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DirectX 12 Ultimate: Microsoft seeks to align Xbox, PC graphics

by Mark Tyson on 20 March 2020, 10:11

Tags: Microsoft (NASDAQ:MSFT)

Quick Link: HEXUS.net/qaejsm

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Microsoft has announced DirectX 12 Ultimate, which it calls the next evolution of DirectX. The new DX12 Ultimate is the result of five years of continual investment in the DirectX 12 platform to keep Xbox consoles and Windows PCs at the cutting edge of gaming. In essence, DX12 Ultimate brings together all of DX12's upcoming features such as DirectX Raytracing and Variable Rate Shading, as well as adding new major features such as Mesh Shaders and Sampler Feedback. Importantly, DX12 Ultimate will not impact game compatibility with existing hardware, which will simply use a subset of available features as applicable.

A virtuous circle will be the result of the introduction of DX12 Ultimate, opines Microsoft on the DirectX Developer Blog. "By unifying the graphics platform across PC and Xbox Series X, DX12 Ultimate serves as a force multiplier for the entire gaming ecosystem," it asserts. In other words, rather than following independent cycles, Xbox Series X and modern PC titles will immediately benefit from graphical programming advances on either platform.

Four major graphical tech introductions

Looking a bit deeper, there are four major innovations present in DX12 Ultimate, which will benefit the next-gen Xbox consoles and modern PCs. These are mentioned in the intro but you will find fuller summaries below.

DirectX Raytracing 1.1 introduces three major capabilities taking it above and beyond the 1.0 release. These are; the ability to prepare raytracing work on the GPU and then immediately spawn it, streaming engines can more efficiently load new raytracing shaders as needed, and inline raytracing is now available in any shader stage including compute shaders, pixel shaders etc.

Developers will use both the new inline raytracing and the original dynamic-shader-based raytracing for different purposes - or can combine them within a single renderer.

Variable Rate Shading (VRS) has been in HEXUS news previously as PC graphics vendors sought to introduce this efficient tech to their users. DX12 Ultimate support will make this tech more commonplace, making games perform faster as GPU power can be dialled up in important areas and down where it is of less noticeable.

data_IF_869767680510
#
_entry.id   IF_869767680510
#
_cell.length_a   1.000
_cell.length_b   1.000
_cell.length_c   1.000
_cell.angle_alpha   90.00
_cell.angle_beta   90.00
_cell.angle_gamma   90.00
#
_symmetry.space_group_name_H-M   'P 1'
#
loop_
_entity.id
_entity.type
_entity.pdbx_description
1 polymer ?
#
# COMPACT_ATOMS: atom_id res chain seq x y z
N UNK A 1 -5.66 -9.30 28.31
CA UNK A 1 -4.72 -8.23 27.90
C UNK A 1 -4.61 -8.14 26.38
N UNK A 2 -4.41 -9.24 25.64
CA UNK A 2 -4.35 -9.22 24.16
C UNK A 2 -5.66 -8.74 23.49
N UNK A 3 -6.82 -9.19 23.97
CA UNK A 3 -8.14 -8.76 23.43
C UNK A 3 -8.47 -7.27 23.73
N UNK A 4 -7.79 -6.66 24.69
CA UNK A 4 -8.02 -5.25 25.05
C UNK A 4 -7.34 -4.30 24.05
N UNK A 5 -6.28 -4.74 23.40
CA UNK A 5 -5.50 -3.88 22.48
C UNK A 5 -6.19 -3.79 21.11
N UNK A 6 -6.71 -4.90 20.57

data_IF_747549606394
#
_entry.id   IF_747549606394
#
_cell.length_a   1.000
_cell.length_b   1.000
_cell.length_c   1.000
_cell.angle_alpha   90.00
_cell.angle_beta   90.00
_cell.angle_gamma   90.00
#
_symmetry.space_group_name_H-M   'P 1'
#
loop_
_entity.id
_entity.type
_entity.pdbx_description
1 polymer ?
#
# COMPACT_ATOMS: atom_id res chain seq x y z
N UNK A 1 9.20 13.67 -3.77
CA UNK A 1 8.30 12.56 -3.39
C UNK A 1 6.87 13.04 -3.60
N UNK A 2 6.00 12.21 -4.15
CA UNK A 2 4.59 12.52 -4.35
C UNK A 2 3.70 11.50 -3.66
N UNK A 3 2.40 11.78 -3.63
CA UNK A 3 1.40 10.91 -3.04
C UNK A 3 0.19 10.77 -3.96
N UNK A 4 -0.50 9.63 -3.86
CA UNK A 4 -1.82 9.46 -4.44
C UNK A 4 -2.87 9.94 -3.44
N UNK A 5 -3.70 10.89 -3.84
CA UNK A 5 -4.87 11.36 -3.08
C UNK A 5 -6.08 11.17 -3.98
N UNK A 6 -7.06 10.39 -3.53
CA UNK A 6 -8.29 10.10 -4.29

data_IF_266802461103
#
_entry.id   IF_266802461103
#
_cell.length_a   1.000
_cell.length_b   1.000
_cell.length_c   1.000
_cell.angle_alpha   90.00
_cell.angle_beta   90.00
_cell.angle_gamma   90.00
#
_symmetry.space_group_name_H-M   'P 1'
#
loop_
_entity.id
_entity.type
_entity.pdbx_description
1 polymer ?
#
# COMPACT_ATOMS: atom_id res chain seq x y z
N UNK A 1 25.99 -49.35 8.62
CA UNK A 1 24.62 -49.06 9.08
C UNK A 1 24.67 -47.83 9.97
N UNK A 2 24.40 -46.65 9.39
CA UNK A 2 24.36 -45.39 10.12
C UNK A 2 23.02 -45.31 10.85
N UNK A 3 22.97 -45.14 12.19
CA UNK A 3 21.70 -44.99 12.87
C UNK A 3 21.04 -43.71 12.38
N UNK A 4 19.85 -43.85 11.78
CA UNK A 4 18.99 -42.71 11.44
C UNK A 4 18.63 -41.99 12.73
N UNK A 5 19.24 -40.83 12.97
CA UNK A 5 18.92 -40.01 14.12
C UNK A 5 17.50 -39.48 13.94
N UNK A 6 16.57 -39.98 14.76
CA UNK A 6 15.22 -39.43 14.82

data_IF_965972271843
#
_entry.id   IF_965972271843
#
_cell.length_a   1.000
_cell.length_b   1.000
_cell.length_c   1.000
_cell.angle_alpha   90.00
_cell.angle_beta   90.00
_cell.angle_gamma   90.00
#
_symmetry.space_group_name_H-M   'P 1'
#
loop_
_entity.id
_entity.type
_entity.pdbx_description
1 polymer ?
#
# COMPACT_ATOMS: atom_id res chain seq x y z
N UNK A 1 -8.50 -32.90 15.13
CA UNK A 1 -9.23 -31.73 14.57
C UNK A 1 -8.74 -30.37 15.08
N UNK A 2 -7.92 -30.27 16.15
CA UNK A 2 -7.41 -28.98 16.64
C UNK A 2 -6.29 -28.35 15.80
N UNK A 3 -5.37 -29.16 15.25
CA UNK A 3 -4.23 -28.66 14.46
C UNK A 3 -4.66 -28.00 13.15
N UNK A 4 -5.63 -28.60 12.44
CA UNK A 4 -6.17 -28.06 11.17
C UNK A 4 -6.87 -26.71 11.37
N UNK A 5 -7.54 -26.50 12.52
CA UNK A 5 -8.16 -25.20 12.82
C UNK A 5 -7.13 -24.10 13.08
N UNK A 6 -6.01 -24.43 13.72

Mesh Shaders will offer developers more programmability than the previous geometry pipeline. They make geometry processing behave more like compute shaders and add flexibility to thread allocation and input data formats. Along with mesh shader comes an optional new shader stage called the Amplification Shader. Running ahead of the Mesh Shader, this stage is especially useful for culling, "as they can determine which meshlets are visible, testing each set of between 32-256 triangles against a geometric bounding volume, normal cone, or more advanced techniques such as portal visibility planes," explains Microsoft.

Sampler Feedback is great for efficiency as it enables developers to only load in textures when needed. This means games can benefit from better visual quality, shorter load time, and less stuttering. In turn this new tech enables Texture-space shading (TSS), a rendering technique which de-couples the shading of an object in world space from the rasterisation of the shape of that object to the final target.

Do readers think that, with DirectX 12 Ultimate, Microsoft will achieve its goal of 'future-proofing' feature support for next gen games across the Windows/Xbox ecosystem?



HEXUS Forums :: 4 Comments

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Because calling it DirectX 13 would be bad luck?

Instead we have major feature additions (ray tracing 1.1, mesh shaders, texture sampling) all packed into DX12 “ultimate”. Is you gfx card DX12 compliant, 12.1, 12 Ultimate? I suppose ultimately only devs care, but consumers could really use a new branding to understand clearly that a new product supports everything they'd expect.
Names aside, I do wonder if this stuff will favour AMD in any way. Microsoft use AMD GPUs in Xbox and so it makes sense they'll optimise for their hardware where possible.

Back to naming - yeh this is silly. If it's a serious new feature set which will not be able to be ported back to older DX12 cards, it should have a new number. Maybe from the dev POV it's just DX12 with new features tagged on rather than a rework but still, I'm looking at it from the buyer's perspective and I want to know what I'm getting and know the marketers aren't screwing me.
after numerous complaints Nvidia still wants to sell their Turing cards so Microsoft has no option but to keep with the Direct X 12 naming scheme while adding the Ultimate tag at the end.
Didn't go to V13 because every card that supports V12 will support Ultimate, just not all of the features… which is of course the point!